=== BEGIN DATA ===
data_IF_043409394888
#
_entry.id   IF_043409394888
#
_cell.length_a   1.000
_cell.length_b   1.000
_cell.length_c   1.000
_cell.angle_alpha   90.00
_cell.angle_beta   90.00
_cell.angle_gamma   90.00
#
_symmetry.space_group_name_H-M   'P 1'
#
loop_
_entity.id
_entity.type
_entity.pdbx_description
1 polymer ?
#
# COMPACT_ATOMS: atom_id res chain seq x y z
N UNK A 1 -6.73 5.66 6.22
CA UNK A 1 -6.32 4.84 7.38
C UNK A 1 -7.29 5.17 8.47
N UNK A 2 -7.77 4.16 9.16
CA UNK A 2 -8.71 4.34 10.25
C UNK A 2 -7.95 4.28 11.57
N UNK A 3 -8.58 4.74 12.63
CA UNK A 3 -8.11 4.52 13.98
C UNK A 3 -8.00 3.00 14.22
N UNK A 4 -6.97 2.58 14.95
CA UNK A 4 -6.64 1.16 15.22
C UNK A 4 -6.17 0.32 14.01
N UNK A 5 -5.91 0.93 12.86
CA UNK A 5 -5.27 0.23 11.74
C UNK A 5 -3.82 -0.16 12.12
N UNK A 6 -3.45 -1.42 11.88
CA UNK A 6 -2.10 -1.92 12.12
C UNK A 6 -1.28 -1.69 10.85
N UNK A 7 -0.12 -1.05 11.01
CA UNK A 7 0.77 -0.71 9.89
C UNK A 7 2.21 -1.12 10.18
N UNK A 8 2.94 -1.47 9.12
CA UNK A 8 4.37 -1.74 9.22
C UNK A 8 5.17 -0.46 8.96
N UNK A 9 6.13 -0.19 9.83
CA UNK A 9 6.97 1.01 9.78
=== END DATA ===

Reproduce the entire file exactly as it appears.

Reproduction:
data_IF_043409394888
#
_entry.id   IF_043409394888
#
_cell.length_a   1.000
_cell.length_b   1.000
_cell.length_c   1.000
_cell.angle_alpha   90.00
_cell.angle_beta   90.00
_cell.angle_gamma   90.00
#
_symmetry.space_group_name_H-M   'P 1'
#
loop_
_entity.id
_entity.type
_entity.pdbx_description
1 polymer ?
#
# COMPACT_ATOMS: atom_id res chain seq x y z
N UNK A 1 -6.73 5.66 6.22
CA UNK A 1 -6.32 4.84 7.38
C UNK A 1 -7.29 5.17 8.47
N UNK A 2 -7.77 4.16 9.16
CA UNK A 2 -8.71 4.34 10.25
C UNK A 2 -7.95 4.28 11.57
N UNK A 3 -8.58 4.74 12.63
CA UNK A 3 -8.11 4.52 13.98
C UNK A 3 -8.00 3.00 14.22
N UNK A 4 -6.97 2.58 14.95
CA UNK A 4 -6.64 1.16 15.22
C UNK A 4 -6.17 0.32 14.01
N UNK A 5 -5.91 0.93 12.86
CA UNK A 5 -5.27 0.23 11.74
C UNK A 5 -3.82 -0.16 12.12
N UNK A 6 -3.45 -1.42 11.88
CA UNK A 6 -2.10 -1.92 12.12
C UNK A 6 -1.28 -1.69 10.85
N UNK A 7 -0.12 -1.05 11.01
CA UNK A 7 0.77 -0.71 9.89
C UNK A 7 2.21 -1.12 10.18
N UNK A 8 2.94 -1.47 9.12
CA UNK A 8 4.37 -1.74 9.22
C UNK A 8 5.17 -0.46 8.96
N UNK A 9 6.13 -0.19 9.83
CA UNK A 9 6.97 1.01 9.78